The final set I visited was on Stage 19 where the "Right side Up Ballroom" used to be. They are currently building a ship deck in the middle of it, and passed that is a stage (that was part of the Ballroom) where Stacy Ferguson aka Fergie, from The Black Eyed Peas, is going to be singing a song. As we leave the stage, I looked up into what used to be this ballroom and I am struck by how detailed the set is. It feels like I am on a ship, so much so that I keep having to orient myself when the surroundings change position from stage to stage.

Movie PictureEmmy Rossum - The Actress Takes on the World Wolfgang Petersen Has CreatedMovie PictureMovie Picture After lunch, I had the pleasure of sitting down with Emmy Rossum. This 18 year old actress was exactly how you hope a star would be. From giving her time to do the interview (when lord how many other things she has to do), to offering up refreshments from her trailer, it isn't surprising that she is where she is today. "She's 19, a little rebellious but very loving." Rossum states about her character, Jennifer Ramsey. "She's very compassionate. A little feisty but feminine and vulnerable too." Next, I asked her what is was like to work with such screen legends as Richard Dreyfuss (who plays Richard Nelson) and Kurt Russell. "Awesome! I count my blessings that I've had the opportunity to work on the movies that I have with such great actors. It's so exciting." As for working with Wolfgang Petersen, "I was really excited to get a chance to work with him. He is one of the kindest people I have ever worked for or even met. Ever. He is so caring and professional and so intelligent."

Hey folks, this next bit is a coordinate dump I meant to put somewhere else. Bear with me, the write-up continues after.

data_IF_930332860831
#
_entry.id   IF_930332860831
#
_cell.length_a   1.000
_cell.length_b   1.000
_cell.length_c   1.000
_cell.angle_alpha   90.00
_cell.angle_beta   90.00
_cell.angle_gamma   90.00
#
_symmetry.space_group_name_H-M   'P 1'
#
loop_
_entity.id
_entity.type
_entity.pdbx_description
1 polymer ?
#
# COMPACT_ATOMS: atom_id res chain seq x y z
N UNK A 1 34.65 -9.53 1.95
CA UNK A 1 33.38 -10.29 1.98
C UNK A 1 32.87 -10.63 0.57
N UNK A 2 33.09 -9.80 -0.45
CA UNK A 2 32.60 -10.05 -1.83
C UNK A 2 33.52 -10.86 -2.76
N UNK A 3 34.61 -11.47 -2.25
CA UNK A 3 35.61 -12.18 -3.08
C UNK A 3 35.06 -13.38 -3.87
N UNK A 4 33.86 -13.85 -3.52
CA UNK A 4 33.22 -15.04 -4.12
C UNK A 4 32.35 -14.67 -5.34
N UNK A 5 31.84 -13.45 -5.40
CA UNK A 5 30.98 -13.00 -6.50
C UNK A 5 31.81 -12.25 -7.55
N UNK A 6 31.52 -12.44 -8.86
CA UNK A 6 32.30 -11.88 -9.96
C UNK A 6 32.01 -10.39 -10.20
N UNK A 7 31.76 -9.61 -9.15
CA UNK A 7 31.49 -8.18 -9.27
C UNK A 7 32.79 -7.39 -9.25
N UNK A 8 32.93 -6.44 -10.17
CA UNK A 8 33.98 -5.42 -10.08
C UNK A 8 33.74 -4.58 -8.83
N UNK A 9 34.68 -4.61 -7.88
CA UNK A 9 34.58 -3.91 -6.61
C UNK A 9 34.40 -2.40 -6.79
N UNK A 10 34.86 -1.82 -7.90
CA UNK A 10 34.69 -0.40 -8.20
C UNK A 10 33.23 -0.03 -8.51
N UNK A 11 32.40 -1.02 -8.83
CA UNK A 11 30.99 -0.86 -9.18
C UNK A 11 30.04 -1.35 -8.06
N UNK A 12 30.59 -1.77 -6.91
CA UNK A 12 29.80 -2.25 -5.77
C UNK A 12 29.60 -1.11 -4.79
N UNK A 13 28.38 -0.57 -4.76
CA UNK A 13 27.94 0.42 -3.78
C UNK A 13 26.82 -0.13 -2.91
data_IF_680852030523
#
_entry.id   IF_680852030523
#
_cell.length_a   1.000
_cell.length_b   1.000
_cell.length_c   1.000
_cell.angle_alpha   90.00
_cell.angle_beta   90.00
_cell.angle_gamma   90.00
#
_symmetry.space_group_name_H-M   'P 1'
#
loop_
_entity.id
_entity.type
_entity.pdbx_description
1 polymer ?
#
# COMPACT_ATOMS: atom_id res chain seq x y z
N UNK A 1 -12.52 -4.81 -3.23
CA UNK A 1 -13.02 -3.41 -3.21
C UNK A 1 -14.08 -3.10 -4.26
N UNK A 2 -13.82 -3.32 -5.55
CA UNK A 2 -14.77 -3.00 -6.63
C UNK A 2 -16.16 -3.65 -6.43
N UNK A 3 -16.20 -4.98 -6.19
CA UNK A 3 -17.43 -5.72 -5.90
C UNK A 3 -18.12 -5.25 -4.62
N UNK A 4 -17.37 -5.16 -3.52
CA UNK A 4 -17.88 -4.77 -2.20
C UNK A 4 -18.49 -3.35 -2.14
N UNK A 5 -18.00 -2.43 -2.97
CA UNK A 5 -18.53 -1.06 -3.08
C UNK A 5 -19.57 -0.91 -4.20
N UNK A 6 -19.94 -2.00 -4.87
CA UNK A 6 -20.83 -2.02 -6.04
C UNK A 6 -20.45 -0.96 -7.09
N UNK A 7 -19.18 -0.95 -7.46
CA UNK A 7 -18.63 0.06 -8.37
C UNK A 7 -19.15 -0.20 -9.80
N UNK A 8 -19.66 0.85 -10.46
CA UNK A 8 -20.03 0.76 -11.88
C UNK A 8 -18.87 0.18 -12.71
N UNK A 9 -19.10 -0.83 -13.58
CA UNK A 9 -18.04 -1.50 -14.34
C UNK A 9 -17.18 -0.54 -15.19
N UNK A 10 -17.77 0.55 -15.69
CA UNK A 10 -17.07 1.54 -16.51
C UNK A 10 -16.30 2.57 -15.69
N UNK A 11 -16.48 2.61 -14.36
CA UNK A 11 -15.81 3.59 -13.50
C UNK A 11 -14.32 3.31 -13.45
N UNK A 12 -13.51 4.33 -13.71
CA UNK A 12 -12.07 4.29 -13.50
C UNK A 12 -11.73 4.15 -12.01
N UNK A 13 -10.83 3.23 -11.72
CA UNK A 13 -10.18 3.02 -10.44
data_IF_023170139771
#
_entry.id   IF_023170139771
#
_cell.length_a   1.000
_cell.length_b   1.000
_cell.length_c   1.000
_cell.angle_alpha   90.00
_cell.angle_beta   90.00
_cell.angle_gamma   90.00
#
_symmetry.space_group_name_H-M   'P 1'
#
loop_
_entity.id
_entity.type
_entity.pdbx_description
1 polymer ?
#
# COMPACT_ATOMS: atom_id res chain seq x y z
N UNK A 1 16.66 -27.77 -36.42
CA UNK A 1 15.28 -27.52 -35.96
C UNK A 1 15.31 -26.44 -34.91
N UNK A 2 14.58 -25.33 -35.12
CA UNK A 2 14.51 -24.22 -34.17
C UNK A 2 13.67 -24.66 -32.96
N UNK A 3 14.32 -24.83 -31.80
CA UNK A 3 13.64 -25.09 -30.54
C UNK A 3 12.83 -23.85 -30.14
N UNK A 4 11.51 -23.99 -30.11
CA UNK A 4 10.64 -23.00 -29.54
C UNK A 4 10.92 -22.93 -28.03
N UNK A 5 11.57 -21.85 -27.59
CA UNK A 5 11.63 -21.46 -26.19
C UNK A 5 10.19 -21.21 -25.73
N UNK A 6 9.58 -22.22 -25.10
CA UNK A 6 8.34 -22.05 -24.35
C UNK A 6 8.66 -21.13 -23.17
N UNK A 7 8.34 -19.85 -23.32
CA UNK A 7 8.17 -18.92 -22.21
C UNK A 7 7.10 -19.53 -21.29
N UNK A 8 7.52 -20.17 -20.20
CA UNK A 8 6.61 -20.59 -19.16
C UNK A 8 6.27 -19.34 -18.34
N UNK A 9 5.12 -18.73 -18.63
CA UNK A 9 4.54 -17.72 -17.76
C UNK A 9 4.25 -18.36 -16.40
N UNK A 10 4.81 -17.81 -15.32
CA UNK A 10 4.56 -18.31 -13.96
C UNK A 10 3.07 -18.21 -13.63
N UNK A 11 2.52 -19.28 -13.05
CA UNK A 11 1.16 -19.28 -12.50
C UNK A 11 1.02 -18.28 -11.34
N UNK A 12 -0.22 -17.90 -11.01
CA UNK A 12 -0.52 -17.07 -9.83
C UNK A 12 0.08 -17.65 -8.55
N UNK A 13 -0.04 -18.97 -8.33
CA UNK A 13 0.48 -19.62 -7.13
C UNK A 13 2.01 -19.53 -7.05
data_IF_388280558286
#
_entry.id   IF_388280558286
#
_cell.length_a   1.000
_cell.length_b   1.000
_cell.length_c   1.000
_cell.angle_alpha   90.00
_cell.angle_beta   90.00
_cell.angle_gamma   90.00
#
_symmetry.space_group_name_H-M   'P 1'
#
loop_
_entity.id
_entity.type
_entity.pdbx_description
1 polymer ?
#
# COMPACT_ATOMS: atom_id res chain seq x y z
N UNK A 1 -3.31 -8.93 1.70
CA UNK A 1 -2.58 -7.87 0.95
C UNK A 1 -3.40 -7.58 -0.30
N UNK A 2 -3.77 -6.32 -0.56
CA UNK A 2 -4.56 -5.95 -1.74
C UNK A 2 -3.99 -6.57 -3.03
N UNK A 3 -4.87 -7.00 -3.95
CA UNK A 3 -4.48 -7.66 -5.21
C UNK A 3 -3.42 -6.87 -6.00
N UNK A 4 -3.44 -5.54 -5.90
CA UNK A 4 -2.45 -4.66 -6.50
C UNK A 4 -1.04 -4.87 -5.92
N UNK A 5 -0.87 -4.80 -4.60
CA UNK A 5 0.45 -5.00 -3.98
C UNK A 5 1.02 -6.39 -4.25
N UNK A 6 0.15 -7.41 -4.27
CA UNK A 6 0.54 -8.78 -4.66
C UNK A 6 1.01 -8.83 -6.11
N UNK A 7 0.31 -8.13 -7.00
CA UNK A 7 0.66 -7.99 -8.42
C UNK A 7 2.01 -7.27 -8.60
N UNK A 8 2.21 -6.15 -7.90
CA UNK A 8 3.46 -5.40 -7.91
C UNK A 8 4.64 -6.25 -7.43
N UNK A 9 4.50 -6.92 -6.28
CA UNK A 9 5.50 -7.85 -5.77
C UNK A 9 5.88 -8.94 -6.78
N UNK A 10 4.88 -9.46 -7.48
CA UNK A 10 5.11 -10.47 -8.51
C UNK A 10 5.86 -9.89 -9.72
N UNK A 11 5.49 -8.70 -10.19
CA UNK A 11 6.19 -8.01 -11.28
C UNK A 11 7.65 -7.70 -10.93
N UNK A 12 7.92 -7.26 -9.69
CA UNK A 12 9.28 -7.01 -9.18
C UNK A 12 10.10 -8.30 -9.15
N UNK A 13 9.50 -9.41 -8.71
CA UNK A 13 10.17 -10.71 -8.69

CLICK HERE for our full interview with the actress!

Movie PictureLeaving the ShipMovie PictureMovie Picture As I left the Warner Bros. lot I actually got a little lost trying to negotiate my way off the studio grounds. As I backtracked, I passed by a few other offices that had the word Poseidon painted on them. At that point it hit me how interesting it was to see such a large production so in synch with one another. Even at the halfway mark of this shoot, on what has to be a difficult and complicated production, I never got the impression that anybody involved, from the crew, to the actors, to the producers, all the way on up to the director were in anyway even close to being burned out. On the contrary, the set felt alive. As if everybody was pushing themselves because they all believe in this movie 100%, and they totally see and trust the singular vision of Wolfgang Petersen. With the ability to make such large movies seem so personal, I not only look forward to seeing how the final film is realized on the big screen, but I am excited to see to the other chapters that will make up this Poseidon Journal.

Take a look at some MovieWeb exclusive video footage from the set of the film. This footage has been approved by director Wolfgang Petersen himself.


( Simply look under the 'Special Media' heading on the left side of the next page and click on the "MovieWeb Exclusive: On the Set" link. )

Poseidon: On the Set{@IMG:IsdD3ckOS4xP2h7ol6fIhHXLPep0lQ